25 April 2007

Playoff preview: Buffalo Sabres (1) vs. New York Rangers (6)

to be published at SportsBlurb.com


Wednesday, April 25 7:00 p.m. NY Rangers at Buffalo VERSUS
Friday, April 27 7:00 p.m. NY Rangers at Buffalo VERSUS
Sunday, April 29 2:00 p.m. Buffalo at NY Rangers NBC
Tuesday, May 1 7:00 p.m. Buffalo at NY Rangers VERSUS
* Friday, May 4 7:00 p.m. NY Rangers at Buffalo VERSUS
* Sunday, May 6 2:00 p.m. Buffalo at NY Rangers NBC
* Tuesday, May 8 7:00 p.m. NY Rangers at Buffalo VERSUS

Series overview:

Each of these clubs finished their first round in relatively quick fashion – the Rangers waxing the Atlanta Thrashers in four easy games while the Sabres survived five surprisingly arduous games to eliminate the New York Islanders. Both teams are well-rested and healthy. Although the Sabres won each of the four regular-season meetings between the teams this year, three went to overtime and all were played before New Year’s Day, so throw those stats out the window. Do the Rangers have enough to end the Sabres’ run here? Or is Buffalo’s skill and attack too much for yet another New York team?

Why Buffalo should win the series:

This will sound familiar and will probably be repeated as long as
Buffalo stays alive this spring, but Buffalo should win simply because they’re the better team - President’s Trophy, most goals-scored, etc. etc. But what may differentiate the Sabres now from two weeks ago is a renewed sense of commitment; the series against the Islanders was supposed to be an easy warm-up for further rounds. They will now begin the Rangers’ series without any assumptions as to how the series will progress – look for a more consistent effort from the talented forward lines - in particular, snipers Jason Pominville and Maxim Afinogenov began to find their games late in the Islanders’ series. An unsung team defensively, Buffalo’s top pairing of Henrik Tallinder and Toni Lydman will likely match up against the Rangers’ potent top line (featuring Jaromir Jagr). Buffalo’s true blueline stars against the Islanders were Brian Campbell and Jaroslav Spacek, who were only on the ice for one even-strength goal against for the entire series (and that only in the fifth game). When all else fails (and it rarely does), Ryan Miller has proven himself capable of rescuing the team from poor play in their own end (evidenced by his miraculous end-of-game save in game five on Miroslav Satan).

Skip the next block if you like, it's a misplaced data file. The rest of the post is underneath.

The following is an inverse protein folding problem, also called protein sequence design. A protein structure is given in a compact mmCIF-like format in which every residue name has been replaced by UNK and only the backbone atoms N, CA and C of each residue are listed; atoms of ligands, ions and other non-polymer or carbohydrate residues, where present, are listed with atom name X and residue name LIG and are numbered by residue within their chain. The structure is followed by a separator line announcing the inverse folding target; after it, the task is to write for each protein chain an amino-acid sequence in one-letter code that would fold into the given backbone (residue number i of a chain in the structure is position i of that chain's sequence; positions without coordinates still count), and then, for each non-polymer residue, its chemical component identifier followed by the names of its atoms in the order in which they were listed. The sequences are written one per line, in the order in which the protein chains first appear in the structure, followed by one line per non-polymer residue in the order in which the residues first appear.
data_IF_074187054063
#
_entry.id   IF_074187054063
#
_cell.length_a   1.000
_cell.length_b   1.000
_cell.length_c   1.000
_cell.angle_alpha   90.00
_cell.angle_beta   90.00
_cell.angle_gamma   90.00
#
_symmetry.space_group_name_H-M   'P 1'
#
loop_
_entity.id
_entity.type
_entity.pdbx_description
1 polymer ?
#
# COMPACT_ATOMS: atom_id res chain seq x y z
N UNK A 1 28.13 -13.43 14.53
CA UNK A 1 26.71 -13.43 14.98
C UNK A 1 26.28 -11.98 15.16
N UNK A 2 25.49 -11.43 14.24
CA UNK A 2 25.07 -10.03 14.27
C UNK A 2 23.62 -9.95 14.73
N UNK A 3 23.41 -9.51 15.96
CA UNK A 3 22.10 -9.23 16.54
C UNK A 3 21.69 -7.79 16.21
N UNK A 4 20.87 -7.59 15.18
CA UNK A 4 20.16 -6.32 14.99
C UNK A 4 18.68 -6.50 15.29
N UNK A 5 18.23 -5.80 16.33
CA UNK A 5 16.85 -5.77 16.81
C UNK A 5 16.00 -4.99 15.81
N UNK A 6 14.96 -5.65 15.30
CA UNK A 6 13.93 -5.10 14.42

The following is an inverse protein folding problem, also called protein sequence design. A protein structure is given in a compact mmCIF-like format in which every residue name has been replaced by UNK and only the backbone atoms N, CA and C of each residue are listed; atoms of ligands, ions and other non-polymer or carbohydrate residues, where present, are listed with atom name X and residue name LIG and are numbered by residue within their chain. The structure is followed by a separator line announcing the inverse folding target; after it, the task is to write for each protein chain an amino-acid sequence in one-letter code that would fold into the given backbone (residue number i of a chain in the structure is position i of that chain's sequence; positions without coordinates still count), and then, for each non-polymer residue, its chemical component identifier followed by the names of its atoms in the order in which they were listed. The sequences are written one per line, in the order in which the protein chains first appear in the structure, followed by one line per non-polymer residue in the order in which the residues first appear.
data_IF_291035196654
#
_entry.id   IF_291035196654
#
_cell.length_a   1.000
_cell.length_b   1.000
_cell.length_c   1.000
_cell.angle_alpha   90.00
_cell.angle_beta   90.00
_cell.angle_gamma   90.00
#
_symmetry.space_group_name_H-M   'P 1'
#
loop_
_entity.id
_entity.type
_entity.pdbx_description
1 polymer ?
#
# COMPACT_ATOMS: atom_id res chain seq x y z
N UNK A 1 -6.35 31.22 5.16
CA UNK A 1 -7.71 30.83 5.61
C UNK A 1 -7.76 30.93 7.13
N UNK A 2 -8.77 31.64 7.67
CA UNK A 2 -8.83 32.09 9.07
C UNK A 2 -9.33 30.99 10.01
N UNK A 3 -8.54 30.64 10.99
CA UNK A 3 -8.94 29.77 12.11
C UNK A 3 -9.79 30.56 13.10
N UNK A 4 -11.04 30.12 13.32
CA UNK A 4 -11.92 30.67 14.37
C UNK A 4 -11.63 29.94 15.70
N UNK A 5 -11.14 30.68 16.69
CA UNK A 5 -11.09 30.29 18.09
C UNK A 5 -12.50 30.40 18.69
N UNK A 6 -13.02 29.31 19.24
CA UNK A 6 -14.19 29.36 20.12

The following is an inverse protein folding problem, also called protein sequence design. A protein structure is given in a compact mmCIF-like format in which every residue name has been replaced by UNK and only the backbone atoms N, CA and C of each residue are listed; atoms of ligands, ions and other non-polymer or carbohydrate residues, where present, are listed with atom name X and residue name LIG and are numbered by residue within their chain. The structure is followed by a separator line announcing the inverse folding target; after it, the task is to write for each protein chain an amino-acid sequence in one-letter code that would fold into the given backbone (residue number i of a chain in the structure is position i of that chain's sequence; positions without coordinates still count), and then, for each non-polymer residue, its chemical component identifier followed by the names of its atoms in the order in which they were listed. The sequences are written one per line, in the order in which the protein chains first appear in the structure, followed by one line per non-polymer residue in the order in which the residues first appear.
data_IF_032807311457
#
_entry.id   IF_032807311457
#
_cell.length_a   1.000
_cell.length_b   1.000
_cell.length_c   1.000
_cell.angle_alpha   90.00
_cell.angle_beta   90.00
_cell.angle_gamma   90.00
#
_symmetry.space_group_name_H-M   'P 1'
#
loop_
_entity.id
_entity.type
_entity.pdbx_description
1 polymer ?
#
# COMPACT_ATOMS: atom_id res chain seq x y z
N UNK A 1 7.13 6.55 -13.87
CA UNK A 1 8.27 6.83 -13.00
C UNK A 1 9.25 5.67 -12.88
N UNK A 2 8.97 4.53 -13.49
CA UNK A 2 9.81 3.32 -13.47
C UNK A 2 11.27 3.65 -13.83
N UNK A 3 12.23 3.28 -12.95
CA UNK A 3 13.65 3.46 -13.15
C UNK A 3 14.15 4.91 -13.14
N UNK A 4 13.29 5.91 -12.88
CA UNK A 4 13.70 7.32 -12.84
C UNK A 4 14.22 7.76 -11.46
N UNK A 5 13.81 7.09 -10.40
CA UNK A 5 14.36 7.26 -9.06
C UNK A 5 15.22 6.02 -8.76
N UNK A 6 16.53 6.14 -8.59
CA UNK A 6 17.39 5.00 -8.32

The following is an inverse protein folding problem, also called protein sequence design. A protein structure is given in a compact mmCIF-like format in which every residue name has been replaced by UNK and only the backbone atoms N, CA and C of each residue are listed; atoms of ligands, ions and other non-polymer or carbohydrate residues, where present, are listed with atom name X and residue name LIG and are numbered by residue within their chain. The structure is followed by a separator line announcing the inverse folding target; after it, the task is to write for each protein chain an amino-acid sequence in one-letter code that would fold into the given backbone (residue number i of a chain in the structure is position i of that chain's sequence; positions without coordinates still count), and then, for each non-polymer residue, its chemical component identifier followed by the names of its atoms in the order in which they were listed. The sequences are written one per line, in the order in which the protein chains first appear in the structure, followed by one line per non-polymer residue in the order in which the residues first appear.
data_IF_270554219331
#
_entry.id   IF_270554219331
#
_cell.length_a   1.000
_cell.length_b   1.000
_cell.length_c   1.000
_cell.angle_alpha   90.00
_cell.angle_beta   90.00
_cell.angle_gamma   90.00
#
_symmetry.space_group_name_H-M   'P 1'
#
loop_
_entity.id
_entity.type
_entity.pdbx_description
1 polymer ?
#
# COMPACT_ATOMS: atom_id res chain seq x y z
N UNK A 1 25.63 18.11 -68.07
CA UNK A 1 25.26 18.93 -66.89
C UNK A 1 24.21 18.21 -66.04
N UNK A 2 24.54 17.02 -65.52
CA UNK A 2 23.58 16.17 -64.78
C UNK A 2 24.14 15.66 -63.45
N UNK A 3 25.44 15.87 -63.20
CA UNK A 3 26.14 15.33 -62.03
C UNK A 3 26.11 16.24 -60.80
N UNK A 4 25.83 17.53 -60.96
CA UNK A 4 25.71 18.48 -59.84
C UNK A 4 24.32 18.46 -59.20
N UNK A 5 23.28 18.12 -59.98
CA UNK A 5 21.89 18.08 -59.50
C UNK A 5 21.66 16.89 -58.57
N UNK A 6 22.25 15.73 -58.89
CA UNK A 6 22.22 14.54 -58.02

Why Buffalo should be afraid:

Yes, their opening series only went five games and there were periods of complete domination by Buffalo but the domination was never for as long as they’d have liked, as the Islanders ended up keeping each game quite close. The Sabres were never able to use their relentless offense to stick a dagger in the Islanders once they got a lead, and the team needs to build on that experience to help them in the next series. Unfortunately, if they play with mixed intensity in this series…they will have far greater offensive talent to deal with from the Rangers. Buffalo needs to pay close attention to the Rangers’ forecheck and job number one needs to be getting the puck out of the defensive zone as easily as possible without resorting to trying for the big play. Furthermore, if they let the Rangers’ other lines generate offense and spark (Matt Cullen and Martin Straka only combined for one goal against Atlanta) it could put undue pressure on Buffalo’s defensive play as a whole, and detract from their greatest skill – moving the puck up ice and generating a scoring attack. If the Rangers can effectively cycle and forecheck in the offensive zone while beating them up in challenges for the puck, the Sabres can be thrown off their game.

Why New York should win the series: